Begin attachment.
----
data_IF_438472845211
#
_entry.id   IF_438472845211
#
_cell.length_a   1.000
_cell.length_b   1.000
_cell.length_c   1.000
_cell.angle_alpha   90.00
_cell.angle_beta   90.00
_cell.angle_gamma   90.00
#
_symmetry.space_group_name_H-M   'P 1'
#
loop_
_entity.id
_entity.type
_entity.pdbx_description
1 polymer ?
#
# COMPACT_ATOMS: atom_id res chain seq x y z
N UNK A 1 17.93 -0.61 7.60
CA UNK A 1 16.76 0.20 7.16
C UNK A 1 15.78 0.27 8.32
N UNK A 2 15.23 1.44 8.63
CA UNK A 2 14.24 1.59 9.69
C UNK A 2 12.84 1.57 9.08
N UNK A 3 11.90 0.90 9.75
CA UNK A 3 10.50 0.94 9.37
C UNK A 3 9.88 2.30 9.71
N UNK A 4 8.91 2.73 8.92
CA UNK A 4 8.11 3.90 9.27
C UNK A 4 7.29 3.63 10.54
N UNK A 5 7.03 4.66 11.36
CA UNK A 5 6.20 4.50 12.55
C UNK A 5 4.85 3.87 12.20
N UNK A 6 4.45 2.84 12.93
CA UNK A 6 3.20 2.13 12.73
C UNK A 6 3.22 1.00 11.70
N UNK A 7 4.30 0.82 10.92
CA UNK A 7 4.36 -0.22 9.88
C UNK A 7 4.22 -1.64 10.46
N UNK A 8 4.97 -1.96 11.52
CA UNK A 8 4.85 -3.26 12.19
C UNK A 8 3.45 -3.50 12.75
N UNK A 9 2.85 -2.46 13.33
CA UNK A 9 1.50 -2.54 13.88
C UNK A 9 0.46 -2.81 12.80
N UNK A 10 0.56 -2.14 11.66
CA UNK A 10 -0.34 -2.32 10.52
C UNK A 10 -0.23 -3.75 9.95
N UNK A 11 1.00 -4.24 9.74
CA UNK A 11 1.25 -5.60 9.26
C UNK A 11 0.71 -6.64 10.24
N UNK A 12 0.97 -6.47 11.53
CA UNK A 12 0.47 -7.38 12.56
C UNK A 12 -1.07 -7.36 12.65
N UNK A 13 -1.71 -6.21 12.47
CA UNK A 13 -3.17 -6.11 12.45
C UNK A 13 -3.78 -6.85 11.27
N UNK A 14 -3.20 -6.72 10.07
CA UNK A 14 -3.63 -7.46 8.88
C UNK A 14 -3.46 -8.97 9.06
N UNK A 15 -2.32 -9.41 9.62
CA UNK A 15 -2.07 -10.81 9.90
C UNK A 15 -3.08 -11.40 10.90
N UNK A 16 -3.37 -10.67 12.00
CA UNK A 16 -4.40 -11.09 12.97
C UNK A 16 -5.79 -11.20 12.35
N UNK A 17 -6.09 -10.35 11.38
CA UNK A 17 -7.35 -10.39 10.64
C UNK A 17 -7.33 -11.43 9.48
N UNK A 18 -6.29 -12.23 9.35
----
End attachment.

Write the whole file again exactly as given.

data_IF_438472845211
#
_entry.id   IF_438472845211
#
_cell.length_a   1.000
_cell.length_b   1.000
_cell.length_c   1.000
_cell.angle_alpha   90.00
_cell.angle_beta   90.00
_cell.angle_gamma   90.00
#
_symmetry.space_group_name_H-M   'P 1'
#
loop_
_entity.id
_entity.type
_entity.pdbx_description
1 polymer ?
#
# COMPACT_ATOMS: atom_id res chain seq x y z
N UNK A 1 17.93 -0.61 7.60
CA UNK A 1 16.76 0.20 7.16
C UNK A 1 15.78 0.27 8.32
N UNK A 2 15.23 1.44 8.63
CA UNK A 2 14.24 1.59 9.69
C UNK A 2 12.84 1.57 9.08
N UNK A 3 11.90 0.90 9.75
CA UNK A 3 10.50 0.94 9.37
C UNK A 3 9.88 2.30 9.71
N UNK A 4 8.91 2.73 8.92
CA UNK A 4 8.11 3.90 9.27
C UNK A 4 7.29 3.63 10.54
N UNK A 5 7.03 4.66 11.36
CA UNK A 5 6.20 4.50 12.55
C UNK A 5 4.85 3.87 12.20
N UNK A 6 4.45 2.84 12.93
CA UNK A 6 3.20 2.13 12.73
C UNK A 6 3.22 1.00 11.70
N UNK A 7 4.30 0.82 10.92
CA UNK A 7 4.36 -0.22 9.88
C UNK A 7 4.22 -1.64 10.46
N UNK A 8 4.97 -1.96 11.52
CA UNK A 8 4.85 -3.26 12.19
C UNK A 8 3.45 -3.50 12.75
N UNK A 9 2.85 -2.46 13.33
CA UNK A 9 1.50 -2.54 13.88
C UNK A 9 0.46 -2.81 12.80
N UNK A 10 0.56 -2.14 11.66
CA UNK A 10 -0.34 -2.32 10.52
C UNK A 10 -0.23 -3.75 9.95
N UNK A 11 1.00 -4.24 9.74
CA UNK A 11 1.25 -5.60 9.26
C UNK A 11 0.71 -6.64 10.24
N UNK A 12 0.97 -6.47 11.53
CA UNK A 12 0.47 -7.38 12.56
C UNK A 12 -1.07 -7.36 12.65
N UNK A 13 -1.71 -6.21 12.47
CA UNK A 13 -3.17 -6.11 12.45
C UNK A 13 -3.78 -6.85 11.27
N UNK A 14 -3.20 -6.72 10.07
CA UNK A 14 -3.63 -7.46 8.88
C UNK A 14 -3.46 -8.97 9.06
N UNK A 15 -2.32 -9.41 9.62
CA UNK A 15 -2.07 -10.81 9.90
C UNK A 15 -3.08 -11.40 10.90
N UNK A 16 -3.37 -10.67 12.00
CA UNK A 16 -4.40 -11.09 12.97
C UNK A 16 -5.79 -11.20 12.35
N UNK A 17 -6.09 -10.35 11.38
CA UNK A 17 -7.35 -10.39 10.64
C UNK A 17 -7.33 -11.43 9.48
N UNK A 18 -6.29 -12.23 9.35